The genetically-edited immune cells that beat cancer

Layla became the first child in the world to receive a ground-breaking, genetic editing technique which creates designer immune cells to fight cancer.

Layla was diagnosed with acute lymphoblastic leukaemia (ALL) at just three months old, and after several rounds of treatment, the family were told that Layla’s cancer had returned.

"We didn’t want to accept palliative care and give up on our daughter so we asked the doctors to try anything,” said Lisa, Layla’s mother.

An experimental trial

Layla and her family
Layla with her parents Lisa and Ashleigh and eight year old sister Reya
Layla and her family were offered hope when they were informed of an experimental trial which was being developed at Great Ormond Street Hospital (GOSH) to treat aggressive forms of cancer. A team of scientists and doctors took Layla’s cells and used ‘molecular scissors’ to edit out genes, creating specialised killer cells which could hunt out and eradicate her leukaemia. The treatment was so experimental that specialists had to apply for emergency permission from health regulators and the hospital’s ethics committee.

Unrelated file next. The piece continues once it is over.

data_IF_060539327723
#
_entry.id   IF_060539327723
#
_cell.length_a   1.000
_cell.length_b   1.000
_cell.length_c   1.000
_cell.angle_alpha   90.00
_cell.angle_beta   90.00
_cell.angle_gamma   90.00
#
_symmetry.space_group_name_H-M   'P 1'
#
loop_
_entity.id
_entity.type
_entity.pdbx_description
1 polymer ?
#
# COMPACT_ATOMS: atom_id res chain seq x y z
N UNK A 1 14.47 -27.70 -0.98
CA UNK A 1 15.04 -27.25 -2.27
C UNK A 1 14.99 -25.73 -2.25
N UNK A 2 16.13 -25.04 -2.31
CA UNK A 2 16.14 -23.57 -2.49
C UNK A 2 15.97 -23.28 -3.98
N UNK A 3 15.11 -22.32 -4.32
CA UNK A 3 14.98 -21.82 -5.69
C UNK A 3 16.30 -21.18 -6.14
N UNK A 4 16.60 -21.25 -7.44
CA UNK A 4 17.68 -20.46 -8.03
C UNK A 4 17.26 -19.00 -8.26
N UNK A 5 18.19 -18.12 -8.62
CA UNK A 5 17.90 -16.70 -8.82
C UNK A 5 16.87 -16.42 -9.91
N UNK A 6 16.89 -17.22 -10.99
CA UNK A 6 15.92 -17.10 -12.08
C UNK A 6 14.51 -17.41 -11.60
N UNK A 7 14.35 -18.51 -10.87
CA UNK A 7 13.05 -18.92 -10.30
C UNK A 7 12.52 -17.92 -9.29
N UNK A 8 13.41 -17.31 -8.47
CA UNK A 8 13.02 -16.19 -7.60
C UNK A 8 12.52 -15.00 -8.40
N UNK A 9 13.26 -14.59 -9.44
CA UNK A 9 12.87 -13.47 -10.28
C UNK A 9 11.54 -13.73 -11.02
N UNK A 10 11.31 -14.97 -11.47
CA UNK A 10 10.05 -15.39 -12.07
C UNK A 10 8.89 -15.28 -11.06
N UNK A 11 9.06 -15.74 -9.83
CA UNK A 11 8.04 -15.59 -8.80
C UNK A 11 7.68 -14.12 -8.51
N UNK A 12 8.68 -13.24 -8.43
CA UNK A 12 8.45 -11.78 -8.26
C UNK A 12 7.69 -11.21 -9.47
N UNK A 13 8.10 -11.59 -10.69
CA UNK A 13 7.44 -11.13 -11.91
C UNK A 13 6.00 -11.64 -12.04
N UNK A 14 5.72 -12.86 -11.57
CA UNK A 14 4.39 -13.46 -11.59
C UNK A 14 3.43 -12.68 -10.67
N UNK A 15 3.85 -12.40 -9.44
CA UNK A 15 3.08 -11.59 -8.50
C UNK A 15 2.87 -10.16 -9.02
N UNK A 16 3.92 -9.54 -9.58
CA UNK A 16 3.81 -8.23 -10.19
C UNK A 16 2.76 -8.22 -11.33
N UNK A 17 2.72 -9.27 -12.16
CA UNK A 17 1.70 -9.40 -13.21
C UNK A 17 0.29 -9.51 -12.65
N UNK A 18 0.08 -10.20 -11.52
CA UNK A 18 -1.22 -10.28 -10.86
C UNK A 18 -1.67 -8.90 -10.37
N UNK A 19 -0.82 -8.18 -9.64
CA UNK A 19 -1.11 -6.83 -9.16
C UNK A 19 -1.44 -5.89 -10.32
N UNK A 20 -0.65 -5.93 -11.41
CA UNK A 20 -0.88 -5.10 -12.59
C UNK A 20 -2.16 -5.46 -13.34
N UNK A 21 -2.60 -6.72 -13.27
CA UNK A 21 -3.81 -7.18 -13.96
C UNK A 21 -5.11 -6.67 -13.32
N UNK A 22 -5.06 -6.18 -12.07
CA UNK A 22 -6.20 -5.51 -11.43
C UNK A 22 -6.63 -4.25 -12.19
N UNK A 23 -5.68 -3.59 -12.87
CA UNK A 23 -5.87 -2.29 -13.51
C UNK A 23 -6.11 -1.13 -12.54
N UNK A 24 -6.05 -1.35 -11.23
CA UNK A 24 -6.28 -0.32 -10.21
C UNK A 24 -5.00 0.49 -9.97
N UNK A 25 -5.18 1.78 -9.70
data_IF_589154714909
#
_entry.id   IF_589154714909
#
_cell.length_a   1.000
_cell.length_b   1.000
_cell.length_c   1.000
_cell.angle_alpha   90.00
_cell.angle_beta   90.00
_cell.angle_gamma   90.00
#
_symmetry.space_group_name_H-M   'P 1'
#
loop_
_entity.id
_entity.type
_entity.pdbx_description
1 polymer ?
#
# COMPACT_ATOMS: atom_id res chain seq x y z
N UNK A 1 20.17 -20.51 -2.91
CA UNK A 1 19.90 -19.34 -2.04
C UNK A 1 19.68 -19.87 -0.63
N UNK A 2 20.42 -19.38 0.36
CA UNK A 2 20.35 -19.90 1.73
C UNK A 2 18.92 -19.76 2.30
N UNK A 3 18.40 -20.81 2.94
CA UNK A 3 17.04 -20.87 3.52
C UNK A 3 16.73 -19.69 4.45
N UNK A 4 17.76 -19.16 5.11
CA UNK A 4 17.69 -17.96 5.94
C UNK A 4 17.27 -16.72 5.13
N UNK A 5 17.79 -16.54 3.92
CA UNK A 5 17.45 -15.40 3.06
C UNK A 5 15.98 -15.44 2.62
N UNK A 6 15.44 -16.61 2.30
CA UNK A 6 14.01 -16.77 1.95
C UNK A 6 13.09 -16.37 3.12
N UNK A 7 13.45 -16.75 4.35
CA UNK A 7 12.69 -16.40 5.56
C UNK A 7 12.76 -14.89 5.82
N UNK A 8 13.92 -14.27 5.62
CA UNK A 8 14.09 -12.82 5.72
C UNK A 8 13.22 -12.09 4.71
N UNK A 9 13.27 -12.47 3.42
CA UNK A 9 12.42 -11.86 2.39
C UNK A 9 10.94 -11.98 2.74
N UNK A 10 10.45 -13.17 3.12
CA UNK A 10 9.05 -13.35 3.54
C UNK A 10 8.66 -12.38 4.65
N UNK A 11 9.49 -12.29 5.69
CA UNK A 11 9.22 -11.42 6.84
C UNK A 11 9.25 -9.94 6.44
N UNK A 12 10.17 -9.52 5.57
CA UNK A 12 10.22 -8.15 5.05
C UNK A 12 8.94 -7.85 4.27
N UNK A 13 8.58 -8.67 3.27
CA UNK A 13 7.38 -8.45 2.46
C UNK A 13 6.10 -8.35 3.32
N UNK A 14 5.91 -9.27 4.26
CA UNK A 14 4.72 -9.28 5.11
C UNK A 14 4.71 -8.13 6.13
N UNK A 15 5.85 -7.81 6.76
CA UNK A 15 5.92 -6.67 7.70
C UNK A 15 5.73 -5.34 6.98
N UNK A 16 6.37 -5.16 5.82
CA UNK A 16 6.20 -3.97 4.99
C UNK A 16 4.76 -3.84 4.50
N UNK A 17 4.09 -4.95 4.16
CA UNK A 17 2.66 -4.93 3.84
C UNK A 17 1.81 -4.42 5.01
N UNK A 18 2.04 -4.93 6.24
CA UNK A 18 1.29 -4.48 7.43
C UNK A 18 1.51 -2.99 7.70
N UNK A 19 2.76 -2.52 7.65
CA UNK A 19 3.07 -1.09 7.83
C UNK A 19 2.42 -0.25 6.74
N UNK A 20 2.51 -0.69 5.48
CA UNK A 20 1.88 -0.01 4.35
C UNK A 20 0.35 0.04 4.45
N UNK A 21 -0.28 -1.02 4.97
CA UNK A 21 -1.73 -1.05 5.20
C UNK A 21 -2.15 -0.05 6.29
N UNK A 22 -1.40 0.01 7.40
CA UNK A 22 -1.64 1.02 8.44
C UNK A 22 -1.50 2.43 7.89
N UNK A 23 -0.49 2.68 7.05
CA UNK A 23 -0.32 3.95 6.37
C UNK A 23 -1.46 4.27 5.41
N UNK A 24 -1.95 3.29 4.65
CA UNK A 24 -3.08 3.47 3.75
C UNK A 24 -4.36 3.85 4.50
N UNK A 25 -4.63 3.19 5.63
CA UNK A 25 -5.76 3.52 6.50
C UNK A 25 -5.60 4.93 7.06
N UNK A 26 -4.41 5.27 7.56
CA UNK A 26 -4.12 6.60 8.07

Once approved, it took just 10 minutes to administer the treatment and now Layla is free of cancer and back at home. Doctors are hopeful that she is cured but want to wait a year or two to make sure the disease does not return before giving her the all clear.

Hope for the future

The donor immune cells could be edited to help fight many other types of cancer and inherited diseases. Clinical trials have begun to see if the effects can be replicated.

"I consider ourselves lucky that we were in the right place at the right time to get a vial of these cells. We always said that we had to try new things as we didn’t want to be saying ‘what if?'

"Hopefully Layla will stay well and lots more children can be helped with this new treatment,” said Layla’s mum.

Our research strategy

GOSH is the UK’s largest dedicated charitable funder of medical research into children’s health, helping to save young lives every day. Discover how our research strategy will support research from the lab bench to the patients' bedside.